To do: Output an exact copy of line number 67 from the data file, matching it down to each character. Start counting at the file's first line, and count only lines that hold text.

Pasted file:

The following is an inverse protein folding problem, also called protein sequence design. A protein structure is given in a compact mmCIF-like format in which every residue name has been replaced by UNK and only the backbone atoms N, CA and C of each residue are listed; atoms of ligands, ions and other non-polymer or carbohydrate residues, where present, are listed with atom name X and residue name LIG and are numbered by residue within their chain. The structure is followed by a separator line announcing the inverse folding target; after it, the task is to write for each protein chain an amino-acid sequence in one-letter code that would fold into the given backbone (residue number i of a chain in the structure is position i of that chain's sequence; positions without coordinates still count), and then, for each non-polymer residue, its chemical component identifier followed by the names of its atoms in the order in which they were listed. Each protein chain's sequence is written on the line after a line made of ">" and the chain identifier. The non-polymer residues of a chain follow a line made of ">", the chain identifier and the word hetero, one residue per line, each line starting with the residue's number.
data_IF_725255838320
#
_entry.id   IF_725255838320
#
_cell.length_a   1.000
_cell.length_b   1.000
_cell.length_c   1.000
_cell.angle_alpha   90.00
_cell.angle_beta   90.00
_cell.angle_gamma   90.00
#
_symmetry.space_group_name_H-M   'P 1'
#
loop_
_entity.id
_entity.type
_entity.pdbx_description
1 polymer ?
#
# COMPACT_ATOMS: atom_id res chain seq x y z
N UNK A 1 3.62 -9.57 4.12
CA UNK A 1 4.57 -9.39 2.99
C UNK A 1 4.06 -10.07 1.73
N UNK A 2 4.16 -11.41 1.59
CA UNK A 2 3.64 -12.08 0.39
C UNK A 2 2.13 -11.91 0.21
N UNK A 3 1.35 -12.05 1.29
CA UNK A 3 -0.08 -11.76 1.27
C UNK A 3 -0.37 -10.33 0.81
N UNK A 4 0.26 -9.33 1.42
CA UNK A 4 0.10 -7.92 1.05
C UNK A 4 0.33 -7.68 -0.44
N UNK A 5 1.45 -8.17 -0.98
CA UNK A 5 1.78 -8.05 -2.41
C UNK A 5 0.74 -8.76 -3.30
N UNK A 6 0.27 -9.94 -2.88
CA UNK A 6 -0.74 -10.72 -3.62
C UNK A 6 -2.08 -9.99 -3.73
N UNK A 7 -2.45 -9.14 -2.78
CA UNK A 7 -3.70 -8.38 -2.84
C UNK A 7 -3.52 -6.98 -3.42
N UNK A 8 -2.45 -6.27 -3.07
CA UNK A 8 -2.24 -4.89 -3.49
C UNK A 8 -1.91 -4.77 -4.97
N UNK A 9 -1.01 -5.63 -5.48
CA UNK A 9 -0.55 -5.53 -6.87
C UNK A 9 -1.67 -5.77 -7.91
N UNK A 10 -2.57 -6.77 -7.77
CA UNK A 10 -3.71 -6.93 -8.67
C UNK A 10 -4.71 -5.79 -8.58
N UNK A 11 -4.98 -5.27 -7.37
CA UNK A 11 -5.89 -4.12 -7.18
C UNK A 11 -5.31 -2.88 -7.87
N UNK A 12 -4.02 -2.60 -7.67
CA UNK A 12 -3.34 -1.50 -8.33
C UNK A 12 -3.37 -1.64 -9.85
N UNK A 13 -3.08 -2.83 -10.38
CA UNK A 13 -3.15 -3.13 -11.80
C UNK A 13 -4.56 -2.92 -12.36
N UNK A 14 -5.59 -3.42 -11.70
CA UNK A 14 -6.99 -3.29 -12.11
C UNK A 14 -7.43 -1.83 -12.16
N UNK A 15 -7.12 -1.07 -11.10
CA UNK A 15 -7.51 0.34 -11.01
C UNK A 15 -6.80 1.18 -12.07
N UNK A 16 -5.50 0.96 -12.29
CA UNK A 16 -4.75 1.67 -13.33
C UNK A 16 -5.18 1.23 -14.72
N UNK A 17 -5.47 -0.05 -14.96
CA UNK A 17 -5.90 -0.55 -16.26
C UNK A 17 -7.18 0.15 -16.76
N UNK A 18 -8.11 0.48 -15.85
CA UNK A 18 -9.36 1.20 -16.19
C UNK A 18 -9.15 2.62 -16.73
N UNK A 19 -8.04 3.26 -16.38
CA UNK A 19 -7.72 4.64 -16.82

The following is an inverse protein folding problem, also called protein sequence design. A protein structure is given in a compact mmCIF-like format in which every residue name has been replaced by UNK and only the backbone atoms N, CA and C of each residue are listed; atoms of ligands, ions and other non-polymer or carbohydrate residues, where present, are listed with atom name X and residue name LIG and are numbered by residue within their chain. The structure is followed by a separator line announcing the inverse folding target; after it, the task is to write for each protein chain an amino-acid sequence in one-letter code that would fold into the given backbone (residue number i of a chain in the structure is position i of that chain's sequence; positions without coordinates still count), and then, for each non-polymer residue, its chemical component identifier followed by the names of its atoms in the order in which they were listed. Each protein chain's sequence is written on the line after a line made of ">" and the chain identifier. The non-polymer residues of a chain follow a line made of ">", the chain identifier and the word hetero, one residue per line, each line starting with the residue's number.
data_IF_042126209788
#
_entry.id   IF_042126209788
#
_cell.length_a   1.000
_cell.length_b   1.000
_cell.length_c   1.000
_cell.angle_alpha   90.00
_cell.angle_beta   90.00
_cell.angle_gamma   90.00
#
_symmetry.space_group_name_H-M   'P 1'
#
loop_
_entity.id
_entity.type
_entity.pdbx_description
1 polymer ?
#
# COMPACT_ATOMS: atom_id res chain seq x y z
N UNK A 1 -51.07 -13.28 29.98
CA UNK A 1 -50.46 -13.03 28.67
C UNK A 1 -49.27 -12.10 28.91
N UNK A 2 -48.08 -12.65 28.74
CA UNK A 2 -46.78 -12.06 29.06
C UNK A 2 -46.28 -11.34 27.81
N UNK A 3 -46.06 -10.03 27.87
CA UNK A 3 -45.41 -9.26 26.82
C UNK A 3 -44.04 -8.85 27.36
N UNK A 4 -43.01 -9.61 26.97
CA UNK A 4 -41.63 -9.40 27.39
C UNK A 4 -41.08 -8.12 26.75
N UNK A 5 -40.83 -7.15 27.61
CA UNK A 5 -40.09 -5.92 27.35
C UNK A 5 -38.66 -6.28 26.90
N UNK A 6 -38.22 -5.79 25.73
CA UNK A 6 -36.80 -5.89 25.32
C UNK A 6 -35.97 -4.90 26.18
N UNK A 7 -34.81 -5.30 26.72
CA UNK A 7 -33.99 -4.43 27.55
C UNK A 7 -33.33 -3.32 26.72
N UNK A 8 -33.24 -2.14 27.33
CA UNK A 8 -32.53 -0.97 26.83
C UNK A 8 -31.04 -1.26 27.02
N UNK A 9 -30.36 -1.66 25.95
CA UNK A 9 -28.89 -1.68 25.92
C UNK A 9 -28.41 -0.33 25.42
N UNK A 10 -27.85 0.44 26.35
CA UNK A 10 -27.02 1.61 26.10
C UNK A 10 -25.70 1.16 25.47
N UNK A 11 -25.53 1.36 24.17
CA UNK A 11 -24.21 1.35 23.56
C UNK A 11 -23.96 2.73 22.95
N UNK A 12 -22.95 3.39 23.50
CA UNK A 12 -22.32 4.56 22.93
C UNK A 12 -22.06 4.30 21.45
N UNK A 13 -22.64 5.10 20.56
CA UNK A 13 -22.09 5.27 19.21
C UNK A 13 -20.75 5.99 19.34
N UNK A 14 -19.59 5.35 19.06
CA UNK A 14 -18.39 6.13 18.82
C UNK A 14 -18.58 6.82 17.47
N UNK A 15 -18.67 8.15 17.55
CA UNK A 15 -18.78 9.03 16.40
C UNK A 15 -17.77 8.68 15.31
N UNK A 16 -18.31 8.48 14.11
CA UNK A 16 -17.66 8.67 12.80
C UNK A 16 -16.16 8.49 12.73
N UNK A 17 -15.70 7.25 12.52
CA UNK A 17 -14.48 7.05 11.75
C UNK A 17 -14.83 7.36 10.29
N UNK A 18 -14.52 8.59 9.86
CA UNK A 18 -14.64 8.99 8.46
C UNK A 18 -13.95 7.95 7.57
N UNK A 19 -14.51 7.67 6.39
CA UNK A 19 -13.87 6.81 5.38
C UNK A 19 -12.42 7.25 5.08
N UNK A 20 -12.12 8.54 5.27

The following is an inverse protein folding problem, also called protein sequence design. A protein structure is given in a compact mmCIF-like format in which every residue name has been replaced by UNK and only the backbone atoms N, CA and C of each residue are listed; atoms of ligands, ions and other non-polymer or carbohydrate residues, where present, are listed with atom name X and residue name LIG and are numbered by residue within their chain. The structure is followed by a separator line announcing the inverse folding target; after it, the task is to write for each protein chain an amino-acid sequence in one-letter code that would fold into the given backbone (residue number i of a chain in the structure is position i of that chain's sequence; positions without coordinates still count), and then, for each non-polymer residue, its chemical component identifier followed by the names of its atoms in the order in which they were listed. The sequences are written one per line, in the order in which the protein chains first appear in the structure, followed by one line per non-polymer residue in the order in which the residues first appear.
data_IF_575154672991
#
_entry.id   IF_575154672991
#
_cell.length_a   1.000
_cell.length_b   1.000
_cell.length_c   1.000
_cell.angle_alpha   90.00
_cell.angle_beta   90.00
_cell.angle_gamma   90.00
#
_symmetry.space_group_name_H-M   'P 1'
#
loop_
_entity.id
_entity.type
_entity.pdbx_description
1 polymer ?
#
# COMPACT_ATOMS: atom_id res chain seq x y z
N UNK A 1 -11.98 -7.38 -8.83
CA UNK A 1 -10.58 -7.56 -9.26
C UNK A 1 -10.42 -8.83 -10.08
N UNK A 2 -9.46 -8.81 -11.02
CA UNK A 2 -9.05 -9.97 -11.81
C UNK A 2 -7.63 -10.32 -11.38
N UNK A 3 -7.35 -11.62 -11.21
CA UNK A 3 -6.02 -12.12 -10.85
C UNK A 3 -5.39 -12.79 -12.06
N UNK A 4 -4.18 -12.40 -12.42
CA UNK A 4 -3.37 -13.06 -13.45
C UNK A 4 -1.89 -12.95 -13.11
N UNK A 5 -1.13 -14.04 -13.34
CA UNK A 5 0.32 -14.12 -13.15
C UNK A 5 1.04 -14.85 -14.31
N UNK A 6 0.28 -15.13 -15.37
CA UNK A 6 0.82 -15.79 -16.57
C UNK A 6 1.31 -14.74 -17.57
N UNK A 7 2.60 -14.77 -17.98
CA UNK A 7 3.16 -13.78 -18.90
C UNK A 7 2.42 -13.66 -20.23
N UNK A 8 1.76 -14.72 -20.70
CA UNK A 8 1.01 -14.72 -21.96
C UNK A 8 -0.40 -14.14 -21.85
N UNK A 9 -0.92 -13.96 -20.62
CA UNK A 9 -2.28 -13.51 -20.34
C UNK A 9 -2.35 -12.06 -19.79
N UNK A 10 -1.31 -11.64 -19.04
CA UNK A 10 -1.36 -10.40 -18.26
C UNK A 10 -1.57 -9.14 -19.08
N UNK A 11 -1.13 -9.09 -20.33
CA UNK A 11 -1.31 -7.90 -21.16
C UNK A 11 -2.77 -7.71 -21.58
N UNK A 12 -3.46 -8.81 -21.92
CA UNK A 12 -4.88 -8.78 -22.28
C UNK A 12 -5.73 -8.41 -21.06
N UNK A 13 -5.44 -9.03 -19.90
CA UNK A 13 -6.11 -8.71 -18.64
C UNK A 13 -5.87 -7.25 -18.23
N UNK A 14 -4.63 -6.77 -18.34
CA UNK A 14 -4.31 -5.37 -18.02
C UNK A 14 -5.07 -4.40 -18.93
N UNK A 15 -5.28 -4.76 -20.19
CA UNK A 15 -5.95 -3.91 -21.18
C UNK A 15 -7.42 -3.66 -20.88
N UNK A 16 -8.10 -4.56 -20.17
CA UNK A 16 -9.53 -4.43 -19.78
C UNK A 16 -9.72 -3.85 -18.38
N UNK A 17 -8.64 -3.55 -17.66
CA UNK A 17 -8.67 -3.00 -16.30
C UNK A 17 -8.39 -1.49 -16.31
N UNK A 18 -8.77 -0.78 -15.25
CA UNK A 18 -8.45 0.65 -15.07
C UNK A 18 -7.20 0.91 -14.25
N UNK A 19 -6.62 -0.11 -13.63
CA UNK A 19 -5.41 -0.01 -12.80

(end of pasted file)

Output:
N UNK A 16 -5.50 0.96 -12.29